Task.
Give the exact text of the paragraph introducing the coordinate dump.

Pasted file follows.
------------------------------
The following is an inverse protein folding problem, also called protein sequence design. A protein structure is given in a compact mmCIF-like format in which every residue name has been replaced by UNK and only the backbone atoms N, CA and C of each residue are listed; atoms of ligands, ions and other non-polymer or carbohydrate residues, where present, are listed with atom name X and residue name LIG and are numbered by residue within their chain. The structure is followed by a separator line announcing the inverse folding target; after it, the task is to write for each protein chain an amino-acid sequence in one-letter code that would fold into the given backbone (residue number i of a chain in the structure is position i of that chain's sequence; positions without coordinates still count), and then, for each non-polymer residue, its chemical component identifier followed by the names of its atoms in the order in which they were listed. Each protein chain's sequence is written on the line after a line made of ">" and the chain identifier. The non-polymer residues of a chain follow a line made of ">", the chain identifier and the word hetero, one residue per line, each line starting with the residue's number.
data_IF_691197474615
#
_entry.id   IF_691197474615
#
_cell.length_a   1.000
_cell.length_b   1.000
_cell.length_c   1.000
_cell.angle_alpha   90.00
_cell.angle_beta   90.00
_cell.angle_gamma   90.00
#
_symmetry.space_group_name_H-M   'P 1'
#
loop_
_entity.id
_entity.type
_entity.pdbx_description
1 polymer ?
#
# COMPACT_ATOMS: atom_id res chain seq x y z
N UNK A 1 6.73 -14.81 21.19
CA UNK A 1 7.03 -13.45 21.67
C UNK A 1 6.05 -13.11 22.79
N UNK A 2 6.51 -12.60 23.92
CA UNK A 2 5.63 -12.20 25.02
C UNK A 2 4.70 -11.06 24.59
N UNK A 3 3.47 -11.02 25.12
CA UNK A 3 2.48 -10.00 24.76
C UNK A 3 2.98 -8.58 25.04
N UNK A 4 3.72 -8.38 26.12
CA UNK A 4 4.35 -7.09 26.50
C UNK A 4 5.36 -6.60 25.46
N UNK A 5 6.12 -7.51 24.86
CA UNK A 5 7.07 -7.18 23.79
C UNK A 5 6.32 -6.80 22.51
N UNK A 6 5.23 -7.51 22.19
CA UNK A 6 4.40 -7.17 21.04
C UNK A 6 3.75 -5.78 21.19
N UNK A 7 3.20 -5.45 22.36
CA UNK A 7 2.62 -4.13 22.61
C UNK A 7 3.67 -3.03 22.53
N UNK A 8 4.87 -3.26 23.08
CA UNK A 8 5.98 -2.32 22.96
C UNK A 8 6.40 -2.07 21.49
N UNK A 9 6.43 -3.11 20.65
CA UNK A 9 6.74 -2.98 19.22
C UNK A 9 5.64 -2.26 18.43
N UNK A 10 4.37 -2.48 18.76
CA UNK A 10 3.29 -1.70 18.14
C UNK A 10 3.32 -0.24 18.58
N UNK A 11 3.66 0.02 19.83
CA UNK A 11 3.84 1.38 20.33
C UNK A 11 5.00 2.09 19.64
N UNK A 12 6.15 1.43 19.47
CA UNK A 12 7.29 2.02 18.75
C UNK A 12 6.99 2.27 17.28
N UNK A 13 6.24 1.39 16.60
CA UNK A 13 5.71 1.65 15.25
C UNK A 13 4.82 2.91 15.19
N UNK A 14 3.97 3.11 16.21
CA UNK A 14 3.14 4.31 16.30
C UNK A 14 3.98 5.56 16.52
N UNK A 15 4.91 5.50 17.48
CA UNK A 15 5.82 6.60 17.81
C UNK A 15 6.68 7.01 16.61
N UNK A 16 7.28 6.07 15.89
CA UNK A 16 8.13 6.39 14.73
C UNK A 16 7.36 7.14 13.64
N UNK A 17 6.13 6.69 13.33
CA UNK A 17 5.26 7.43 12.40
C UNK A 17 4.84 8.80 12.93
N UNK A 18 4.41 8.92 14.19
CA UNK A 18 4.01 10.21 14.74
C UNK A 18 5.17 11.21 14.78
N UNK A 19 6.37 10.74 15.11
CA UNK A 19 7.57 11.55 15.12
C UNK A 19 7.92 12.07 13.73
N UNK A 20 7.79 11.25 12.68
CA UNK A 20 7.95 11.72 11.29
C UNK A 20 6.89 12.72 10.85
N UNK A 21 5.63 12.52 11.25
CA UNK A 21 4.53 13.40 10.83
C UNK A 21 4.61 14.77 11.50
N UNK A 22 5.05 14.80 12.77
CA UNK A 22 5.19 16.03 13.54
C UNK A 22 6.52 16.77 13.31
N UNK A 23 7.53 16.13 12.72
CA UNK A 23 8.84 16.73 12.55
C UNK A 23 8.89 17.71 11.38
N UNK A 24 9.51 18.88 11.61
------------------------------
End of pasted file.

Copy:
The following is an inverse protein folding problem, also called protein sequence design. A protein structure is given in a compact mmCIF-like format in which every residue name has been replaced by UNK and only the backbone atoms N, CA and C of each residue are listed; atoms of ligands, ions and other non-polymer or carbohydrate residues, where present, are listed with atom name X and residue name LIG and are numbered by residue within their chain. The structure is followed by a separator line announcing the inverse folding target; after it, the task is to write for each protein chain an amino-acid sequence in one-letter code that would fold into the given backbone (residue number i of a chain in the structure is position i of that chain's sequence; positions without coordinates still count), and then, for each non-polymer residue, its chemical component identifier followed by the names of its atoms in the order in which they were listed. Each protein chain's sequence is written on the line after a line made of ">" and the chain identifier. The non-polymer residues of a chain follow a line made of ">", the chain identifier and the word hetero, one residue per line, each line starting with the residue's number.